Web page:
http://www.fubiz.net/2009/10/19/facebook-facelift/
Facebook gets another facelift.

03_fb-facelift
02_ibm

On Modular Innovation…

http://www.readwriteweb.com/archives/humans_as_sensors.php
IBM’s bridging of online and offline worlds through Modular Innovation and human sensors.

 

Have a great weekend!

Jeremy Horn
The Product Guy

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Another Gmail Problem – Inescapable IO

gmail_logo_stylized_thumb3534This is part 4 of a short story of personal exploration and development by one new to the daily employment of Gmail, long resisted, long desired, and eventually brought to conversion by an Android.

Part 4: To Resist

Recently our journey began. From the humble origins of Outlook to the portable synchronicity of the Windows Mobile platform, I did travel, did evolve, as needs, desires, and demands of communication and productivity so evolved and changed. Through the darkness of masked potential so emerged new and exciting opportunities. But, to fully grasp this fortune, these new degrees of productivity, it is important to pause, take measure of, and understand the crux at the heart at the core of the resistance to Gmail.

I am often asked, more so in the days since my recent conversion to Gmail, what is was, specifically, precisely, that caused me to build up such a strong aversion to a product such as this. The constitution of my answer is thus…

Inescapable IO (Information Overload)

00_gmail_discussion-thread Almost on par with the deficiency of means of acclimation available to (potential) Gmail converts, is the onerously persistent burden of IO — Information Overload. From the beginning of Gmail there have always been discussions, a construct of threaded conversations, automagically grouped, combined, amalgamated into lists.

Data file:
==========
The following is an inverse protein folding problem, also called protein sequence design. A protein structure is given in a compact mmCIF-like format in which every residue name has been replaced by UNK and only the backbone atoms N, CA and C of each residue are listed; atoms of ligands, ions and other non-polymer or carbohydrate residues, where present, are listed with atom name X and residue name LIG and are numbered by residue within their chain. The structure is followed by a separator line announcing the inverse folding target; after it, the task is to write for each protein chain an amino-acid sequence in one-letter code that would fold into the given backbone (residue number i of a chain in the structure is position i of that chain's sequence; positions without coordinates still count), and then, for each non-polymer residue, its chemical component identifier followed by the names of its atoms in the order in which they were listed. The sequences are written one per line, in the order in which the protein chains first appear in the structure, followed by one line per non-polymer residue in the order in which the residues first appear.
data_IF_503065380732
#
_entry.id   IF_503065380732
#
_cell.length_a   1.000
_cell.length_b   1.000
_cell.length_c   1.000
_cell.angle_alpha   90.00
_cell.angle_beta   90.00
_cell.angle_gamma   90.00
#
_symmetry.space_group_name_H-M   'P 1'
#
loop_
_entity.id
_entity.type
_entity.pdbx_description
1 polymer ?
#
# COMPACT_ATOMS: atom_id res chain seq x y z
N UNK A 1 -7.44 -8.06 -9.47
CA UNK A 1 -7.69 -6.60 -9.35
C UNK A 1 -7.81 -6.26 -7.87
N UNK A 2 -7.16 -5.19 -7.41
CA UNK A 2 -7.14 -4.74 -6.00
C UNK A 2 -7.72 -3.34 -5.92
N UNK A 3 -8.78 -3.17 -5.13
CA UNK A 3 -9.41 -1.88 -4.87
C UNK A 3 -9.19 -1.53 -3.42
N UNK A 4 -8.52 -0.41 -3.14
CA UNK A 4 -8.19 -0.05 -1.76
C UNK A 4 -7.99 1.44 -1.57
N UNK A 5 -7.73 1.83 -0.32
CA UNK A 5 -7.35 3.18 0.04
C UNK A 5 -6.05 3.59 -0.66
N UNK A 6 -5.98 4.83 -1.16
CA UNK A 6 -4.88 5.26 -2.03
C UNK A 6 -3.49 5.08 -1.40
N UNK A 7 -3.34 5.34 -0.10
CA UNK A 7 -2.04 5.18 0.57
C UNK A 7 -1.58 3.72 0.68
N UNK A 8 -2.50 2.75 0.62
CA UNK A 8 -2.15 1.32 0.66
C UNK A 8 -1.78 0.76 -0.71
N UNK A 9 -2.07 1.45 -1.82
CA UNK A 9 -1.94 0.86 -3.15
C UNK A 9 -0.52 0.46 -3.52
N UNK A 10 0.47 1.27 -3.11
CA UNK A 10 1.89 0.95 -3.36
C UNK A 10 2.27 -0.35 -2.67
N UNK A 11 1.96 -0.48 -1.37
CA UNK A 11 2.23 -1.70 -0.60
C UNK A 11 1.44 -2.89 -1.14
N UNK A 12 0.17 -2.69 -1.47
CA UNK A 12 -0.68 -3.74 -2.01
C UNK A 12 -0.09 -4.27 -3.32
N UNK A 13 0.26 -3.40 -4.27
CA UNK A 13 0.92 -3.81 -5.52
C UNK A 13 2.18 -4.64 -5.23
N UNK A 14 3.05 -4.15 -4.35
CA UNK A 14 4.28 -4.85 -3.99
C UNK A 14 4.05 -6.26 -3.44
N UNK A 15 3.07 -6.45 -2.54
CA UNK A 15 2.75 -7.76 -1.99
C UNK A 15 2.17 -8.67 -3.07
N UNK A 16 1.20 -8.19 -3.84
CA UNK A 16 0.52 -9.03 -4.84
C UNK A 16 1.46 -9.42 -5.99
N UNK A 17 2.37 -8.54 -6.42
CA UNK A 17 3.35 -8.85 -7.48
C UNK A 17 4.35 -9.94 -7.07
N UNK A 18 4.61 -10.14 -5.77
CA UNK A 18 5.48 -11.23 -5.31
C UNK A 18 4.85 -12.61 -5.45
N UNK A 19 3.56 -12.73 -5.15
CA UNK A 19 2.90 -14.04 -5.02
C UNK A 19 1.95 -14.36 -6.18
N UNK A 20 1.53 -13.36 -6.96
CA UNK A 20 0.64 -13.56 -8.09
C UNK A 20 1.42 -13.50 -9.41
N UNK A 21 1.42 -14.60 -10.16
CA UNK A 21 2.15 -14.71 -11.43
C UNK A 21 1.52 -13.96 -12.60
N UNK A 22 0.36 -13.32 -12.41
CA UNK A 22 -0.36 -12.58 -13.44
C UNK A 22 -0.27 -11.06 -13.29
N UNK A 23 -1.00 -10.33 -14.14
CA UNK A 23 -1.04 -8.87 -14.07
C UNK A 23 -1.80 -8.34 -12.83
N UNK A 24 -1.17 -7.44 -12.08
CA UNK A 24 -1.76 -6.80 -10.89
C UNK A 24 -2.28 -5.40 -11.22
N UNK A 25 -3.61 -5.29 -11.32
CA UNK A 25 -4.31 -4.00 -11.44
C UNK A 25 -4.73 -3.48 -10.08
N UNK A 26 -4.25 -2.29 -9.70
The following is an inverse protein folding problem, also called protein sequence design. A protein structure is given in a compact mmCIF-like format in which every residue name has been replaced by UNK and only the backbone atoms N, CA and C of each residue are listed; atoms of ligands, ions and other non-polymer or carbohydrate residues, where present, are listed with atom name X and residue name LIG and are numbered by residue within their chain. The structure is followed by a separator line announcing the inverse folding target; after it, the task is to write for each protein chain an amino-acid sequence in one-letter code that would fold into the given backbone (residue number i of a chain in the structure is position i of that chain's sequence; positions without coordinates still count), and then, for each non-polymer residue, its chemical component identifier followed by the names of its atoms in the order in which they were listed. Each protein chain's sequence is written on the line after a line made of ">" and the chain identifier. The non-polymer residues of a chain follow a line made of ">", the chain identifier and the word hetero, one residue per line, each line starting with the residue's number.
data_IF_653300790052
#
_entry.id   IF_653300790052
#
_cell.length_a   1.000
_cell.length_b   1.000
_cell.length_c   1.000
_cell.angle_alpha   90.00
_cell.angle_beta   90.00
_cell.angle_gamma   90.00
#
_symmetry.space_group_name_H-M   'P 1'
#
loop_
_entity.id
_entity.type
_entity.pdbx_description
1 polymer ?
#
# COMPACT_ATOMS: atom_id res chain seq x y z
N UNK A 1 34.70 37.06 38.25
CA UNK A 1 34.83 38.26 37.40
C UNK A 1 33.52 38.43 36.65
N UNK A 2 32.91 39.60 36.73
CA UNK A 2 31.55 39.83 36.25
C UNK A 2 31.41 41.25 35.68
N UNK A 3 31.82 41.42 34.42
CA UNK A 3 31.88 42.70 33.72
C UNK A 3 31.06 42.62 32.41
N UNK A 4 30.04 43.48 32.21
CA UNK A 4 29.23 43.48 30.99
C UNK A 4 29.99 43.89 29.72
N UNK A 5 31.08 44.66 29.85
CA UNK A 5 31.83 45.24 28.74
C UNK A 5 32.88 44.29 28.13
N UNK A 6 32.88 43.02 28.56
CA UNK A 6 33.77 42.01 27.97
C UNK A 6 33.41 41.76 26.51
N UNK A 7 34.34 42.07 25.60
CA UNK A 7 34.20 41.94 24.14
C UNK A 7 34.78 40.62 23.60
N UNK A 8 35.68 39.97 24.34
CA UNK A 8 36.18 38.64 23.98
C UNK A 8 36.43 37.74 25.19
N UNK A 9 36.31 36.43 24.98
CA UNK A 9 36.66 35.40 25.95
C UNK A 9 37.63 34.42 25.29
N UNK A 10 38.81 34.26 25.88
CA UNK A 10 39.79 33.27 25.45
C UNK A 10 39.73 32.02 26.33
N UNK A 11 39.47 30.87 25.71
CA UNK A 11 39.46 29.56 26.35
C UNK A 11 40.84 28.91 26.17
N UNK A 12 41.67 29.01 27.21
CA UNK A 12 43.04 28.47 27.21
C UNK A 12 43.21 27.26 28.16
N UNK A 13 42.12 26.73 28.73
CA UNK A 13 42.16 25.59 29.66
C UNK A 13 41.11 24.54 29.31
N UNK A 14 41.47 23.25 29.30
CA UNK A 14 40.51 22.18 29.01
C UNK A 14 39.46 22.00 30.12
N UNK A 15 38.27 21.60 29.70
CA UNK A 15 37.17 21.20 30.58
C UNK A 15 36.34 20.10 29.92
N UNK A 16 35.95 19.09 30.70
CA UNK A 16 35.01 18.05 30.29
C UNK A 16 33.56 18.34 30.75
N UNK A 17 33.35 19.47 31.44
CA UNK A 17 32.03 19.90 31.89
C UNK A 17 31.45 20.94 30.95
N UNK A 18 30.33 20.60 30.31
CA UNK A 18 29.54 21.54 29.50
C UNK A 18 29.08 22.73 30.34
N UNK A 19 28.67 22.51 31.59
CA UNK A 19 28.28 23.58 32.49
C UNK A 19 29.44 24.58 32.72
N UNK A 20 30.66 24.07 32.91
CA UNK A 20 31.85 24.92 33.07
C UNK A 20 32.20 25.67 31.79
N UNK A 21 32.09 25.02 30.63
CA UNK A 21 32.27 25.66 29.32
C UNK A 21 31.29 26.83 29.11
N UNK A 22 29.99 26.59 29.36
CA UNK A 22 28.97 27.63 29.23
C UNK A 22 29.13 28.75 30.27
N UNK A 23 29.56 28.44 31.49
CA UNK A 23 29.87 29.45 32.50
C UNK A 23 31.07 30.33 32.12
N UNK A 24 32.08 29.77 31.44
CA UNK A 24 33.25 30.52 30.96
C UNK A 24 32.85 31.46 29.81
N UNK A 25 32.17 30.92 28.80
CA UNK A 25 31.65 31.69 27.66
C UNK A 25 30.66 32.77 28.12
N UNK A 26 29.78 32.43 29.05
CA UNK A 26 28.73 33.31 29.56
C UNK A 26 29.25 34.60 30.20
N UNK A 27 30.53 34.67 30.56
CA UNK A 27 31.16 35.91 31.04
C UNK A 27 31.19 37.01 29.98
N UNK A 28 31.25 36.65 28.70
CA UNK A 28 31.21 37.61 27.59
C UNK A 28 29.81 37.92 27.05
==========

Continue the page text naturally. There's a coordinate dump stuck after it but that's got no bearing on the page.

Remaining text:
00_gmail-all Lists, and of lists, bombarding, overwhelming with line after line after line of content with no simple, no familiar way to dig out. A monotony of information, endless in its flattened constancy. Of course, this is a monotony not universal to this method of interchange, for where others have embraced the grouped order hills (sub-folders) comingled with sowed valleys (sorted) and ranges (folders), Gmail plows this all down in lieu of a different order. By these flattened plains, stretching outward, there is no way to easily zoom into what is important, have a sense of past, localized exchanges. With the horizon the only visible bound, without knowing exactly of that for which you seek, it is easy to become lost, no characteristics, no landmarks to point the way, no approach to lead the way between the here and there.

However, in this new order, for as far as the eye can see, there exist few instruments to either approach or approximate the supposedly archaic structures of the prior lands (Outlook, Exchange, Windows Mobile). Digging is limited to the most simplest of shovels, requiring a precision of intent previously unnecessary. For buried deep within a list, unsortable, unorganizable, may be that sought after thing, yet only revealed to the skilled, the lucky, in finding the magic word, the keyword.

02_gmail_search

And then there are those younger conversations, active, full of life, in the here and now. Conversations woven into threads, subject-locked, compressed together, layer upon layer, each exchange compounding each further layer another more, until at last, with the grounds of this conversation deeply rooted, only then, within this vastly growing mound does one realize that there may be more than one or two who have suffered the fate of being buried alive, messages unread, deep within the endlessly scrolling, organizably deficient, active discussion threads; where many an unread message have before, too been lost.

gmail-thunderbird-screenshot Sure, such structures have their merits, especially in contrast to those ‘archaic’ (Outlook, Exchange, etc.). But with no means by which to avoid or mitigate the suffocating enclosures of the hierarchically challenged experience, with few approximating tools, with the IMAP equivalents merely presenting additional schmutz to the pile that was already heaping layer upon layer of Information Overload, with minimal ability to shift around, to lessen the burden, the paths toward maintaining the productivity and efficiencies of time past can easily be obscured.